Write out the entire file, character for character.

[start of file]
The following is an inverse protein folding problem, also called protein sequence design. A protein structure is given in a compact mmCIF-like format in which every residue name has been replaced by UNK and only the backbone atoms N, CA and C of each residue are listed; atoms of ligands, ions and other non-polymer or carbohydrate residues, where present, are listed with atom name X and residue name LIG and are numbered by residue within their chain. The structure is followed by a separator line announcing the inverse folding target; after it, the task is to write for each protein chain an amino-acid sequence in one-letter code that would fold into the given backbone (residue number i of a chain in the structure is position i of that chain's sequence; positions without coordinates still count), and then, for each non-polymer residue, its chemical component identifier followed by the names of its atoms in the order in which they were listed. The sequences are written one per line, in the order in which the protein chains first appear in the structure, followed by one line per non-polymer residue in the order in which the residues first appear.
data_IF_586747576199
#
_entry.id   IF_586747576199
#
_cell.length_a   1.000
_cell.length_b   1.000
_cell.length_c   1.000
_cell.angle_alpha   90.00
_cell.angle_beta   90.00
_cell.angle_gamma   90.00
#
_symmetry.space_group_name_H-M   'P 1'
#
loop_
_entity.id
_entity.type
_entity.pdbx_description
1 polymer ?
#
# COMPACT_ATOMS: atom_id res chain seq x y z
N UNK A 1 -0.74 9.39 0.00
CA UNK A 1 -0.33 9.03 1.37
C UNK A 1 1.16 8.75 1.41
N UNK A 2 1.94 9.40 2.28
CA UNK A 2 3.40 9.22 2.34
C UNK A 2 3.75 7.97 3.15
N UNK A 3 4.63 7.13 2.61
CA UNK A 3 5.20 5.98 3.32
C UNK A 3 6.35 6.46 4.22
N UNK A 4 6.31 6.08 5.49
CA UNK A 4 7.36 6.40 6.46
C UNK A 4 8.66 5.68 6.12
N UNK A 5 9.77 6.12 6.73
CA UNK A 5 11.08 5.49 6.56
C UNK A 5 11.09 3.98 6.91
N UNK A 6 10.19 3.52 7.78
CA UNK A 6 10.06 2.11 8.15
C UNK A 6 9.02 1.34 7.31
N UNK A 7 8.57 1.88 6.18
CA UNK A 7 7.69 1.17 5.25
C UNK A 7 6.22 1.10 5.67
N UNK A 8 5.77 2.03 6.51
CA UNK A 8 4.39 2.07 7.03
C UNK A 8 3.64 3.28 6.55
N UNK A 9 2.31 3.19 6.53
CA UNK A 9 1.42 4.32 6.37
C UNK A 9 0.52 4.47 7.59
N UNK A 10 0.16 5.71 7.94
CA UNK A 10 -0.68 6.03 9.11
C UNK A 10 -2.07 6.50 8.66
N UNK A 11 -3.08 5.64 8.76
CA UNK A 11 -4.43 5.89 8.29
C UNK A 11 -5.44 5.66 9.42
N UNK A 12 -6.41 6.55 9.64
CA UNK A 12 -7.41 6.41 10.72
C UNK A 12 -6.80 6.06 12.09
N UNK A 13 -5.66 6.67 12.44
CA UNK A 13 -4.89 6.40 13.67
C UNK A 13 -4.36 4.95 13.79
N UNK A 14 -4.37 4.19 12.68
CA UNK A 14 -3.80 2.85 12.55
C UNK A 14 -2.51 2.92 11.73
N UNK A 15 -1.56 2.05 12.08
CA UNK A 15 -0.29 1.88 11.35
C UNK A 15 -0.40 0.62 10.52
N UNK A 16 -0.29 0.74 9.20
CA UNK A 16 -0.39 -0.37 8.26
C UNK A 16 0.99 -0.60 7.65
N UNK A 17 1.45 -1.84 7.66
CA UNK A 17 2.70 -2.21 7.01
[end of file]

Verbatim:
The following is an inverse protein folding problem, also called protein sequence design. A protein structure is given in a compact mmCIF-like format in which every residue name has been replaced by UNK and only the backbone atoms N, CA and C of each residue are listed; atoms of ligands, ions and other non-polymer or carbohydrate residues, where present, are listed with atom name X and residue name LIG and are numbered by residue within their chain. The structure is followed by a separator line announcing the inverse folding target; after it, the task is to write for each protein chain an amino-acid sequence in one-letter code that would fold into the given backbone (residue number i of a chain in the structure is position i of that chain's sequence; positions without coordinates still count), and then, for each non-polymer residue, its chemical component identifier followed by the names of its atoms in the order in which they were listed. The sequences are written one per line, in the order in which the protein chains first appear in the structure, followed by one line per non-polymer residue in the order in which the residues first appear.
data_IF_586747576199
#
_entry.id   IF_586747576199
#
_cell.length_a   1.000
_cell.length_b   1.000
_cell.length_c   1.000
_cell.angle_alpha   90.00
_cell.angle_beta   90.00
_cell.angle_gamma   90.00
#
_symmetry.space_group_name_H-M   'P 1'
#
loop_
_entity.id
_entity.type
_entity.pdbx_description
1 polymer ?
#
# COMPACT_ATOMS: atom_id res chain seq x y z
N UNK A 1 -0.74 9.39 0.00
CA UNK A 1 -0.33 9.03 1.37
C UNK A 1 1.16 8.75 1.41
N UNK A 2 1.94 9.40 2.28
CA UNK A 2 3.40 9.22 2.34
C UNK A 2 3.75 7.97 3.15
N UNK A 3 4.63 7.13 2.61
CA UNK A 3 5.20 5.98 3.32
C UNK A 3 6.35 6.46 4.22
N UNK A 4 6.31 6.08 5.49
CA UNK A 4 7.36 6.40 6.46
C UNK A 4 8.66 5.68 6.12
N UNK A 5 9.77 6.12 6.73
CA UNK A 5 11.08 5.49 6.56
C UNK A 5 11.09 3.98 6.91
N UNK A 6 10.19 3.52 7.78
CA UNK A 6 10.06 2.11 8.15
C UNK A 6 9.02 1.34 7.31
N UNK A 7 8.57 1.88 6.18
CA UNK A 7 7.69 1.17 5.25
C UNK A 7 6.22 1.10 5.67
N UNK A 8 5.77 2.03 6.51
CA UNK A 8 4.39 2.07 7.03
C UNK A 8 3.64 3.28 6.55
N UNK A 9 2.31 3.19 6.53
CA UNK A 9 1.42 4.32 6.37
C UNK A 9 0.52 4.47 7.59
N UNK A 10 0.16 5.71 7.94
CA UNK A 10 -0.68 6.03 9.11
C UNK A 10 -2.07 6.50 8.66
N UNK A 11 -3.08 5.64 8.76
CA UNK A 11 -4.43 5.89 8.29
C UNK A 11 -5.44 5.66 9.42
N UNK A 12 -6.41 6.55 9.64
CA UNK A 12 -7.41 6.41 10.72
C UNK A 12 -6.80 6.06 12.09
N UNK A 13 -5.66 6.67 12.44
CA UNK A 13 -4.89 6.40 13.67
C UNK A 13 -4.36 4.95 13.79
N UNK A 14 -4.37 4.19 12.68
CA UNK A 14 -3.80 2.85 12.55
C UNK A 14 -2.51 2.92 11.73
N UNK A 15 -1.56 2.05 12.08
CA UNK A 15 -0.29 1.88 11.35
C UNK A 15 -0.40 0.62 10.52
N UNK A 16 -0.29 0.74 9.20
CA UNK A 16 -0.39 -0.37 8.26
C UNK A 16 0.99 -0.60 7.65
N UNK A 17 1.45 -1.84 7.66
CA UNK A 17 2.70 -2.21 7.01